Tuesday, October 29th, 2013

Hurricanes Hardly Ever Happen

As a young analyst, one of my formative memories was wandering around a deserted City of London on the day of the Great Storm of 1987. The next working day was Black Monday. So I freely confess that I get nervous whenever a big storm paralyses the transport system in the South East of England. The link between meteorological and market hurricanes is hardwired into my brain.

This gives us an excuse to discuss tail-risk – the extreme outcomes (sometimes good but usually bad) which are not described by the normal distribution of investment returns. This blog is also a response to an excellent article on tail-risk written by Sebastian Page of PIMCO  (www.cfainstitute.org/learning/products/publications/cp/Pages/cp.v30.n3.5.aspx) the abstract of which is as follows. “Asset allocation is evolving into an approach based on forecasts driven by macroeconomics and risk factor diversification. The dynamic nature of markets requires both secular and cyclical investment horizons. In addition, investors should look beyond volatility as a measure of risk and explicitly estimate the risk of tail events.”

We completely agree with the focus on protecting portfolios against the large drawdowns associated with tail-risk and we also welcome the idea (fully discussed in the article) that the correlation between asset class-returns is prone to sudden, non-linear changes. Where we disagree is the idea that the macroeconomic forecasting or risk factor diversification can help.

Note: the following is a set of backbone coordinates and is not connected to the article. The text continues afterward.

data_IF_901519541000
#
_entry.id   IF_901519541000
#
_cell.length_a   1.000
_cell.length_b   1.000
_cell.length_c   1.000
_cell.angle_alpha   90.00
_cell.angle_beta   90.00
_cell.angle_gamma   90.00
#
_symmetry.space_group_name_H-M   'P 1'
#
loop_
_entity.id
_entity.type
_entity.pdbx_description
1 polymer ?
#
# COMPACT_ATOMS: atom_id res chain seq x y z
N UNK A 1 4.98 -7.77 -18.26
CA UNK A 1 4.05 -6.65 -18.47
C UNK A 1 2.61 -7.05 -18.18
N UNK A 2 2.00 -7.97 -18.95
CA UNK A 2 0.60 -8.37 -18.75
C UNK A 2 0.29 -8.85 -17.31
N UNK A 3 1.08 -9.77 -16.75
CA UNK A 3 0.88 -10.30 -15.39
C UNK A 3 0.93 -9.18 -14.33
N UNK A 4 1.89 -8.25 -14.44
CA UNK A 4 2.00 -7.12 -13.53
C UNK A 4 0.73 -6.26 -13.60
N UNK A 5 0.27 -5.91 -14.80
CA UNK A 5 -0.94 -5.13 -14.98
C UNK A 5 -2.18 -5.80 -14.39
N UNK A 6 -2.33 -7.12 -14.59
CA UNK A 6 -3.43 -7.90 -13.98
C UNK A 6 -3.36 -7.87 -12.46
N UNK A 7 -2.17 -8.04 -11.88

On the first point, let us use yesterday’s weather as an analogy. Unlike 1987, the UK Met Office forecast this storm very early and got its timing and central path right to within about an hour and 20 miles respectively. Nonetheless the disruption to the rail network was greater than forecast because the train companies underestimated the number of trees which would fall across the tracks. Service was suspended for 24 hours – four times the original estimate of six hours. This is the nature of tail-risk. Even if you forecast the circumstances correctly, the sample size is too small to make reliable projections of the eventual loss.

The debate about risk-factor as opposed to asset-class diversification is still in its infancy, and may take a long time to cross over from academics to investors. First, investors cannot hedge risk-factors with same liquidity and simplicity as asset classes. Second, diversification is often not an effective strategy in a crisis, when there are only two types of asset: safe and unsafe. In 2003 a typical well-diversified portfolio produced a monthly drawdown which was 3.5 standard deviations worse than the average five-year return to the prior peak (Harlyn data). In 2008, the equivalent figure was 6.9 standard deviations. The winning strategy was to make sure the portfolio was concentrated in safe assets, not diversified across loss-makers. In one sentence this is the reason why Harlyn developed its probability-based approach to asset allocation.

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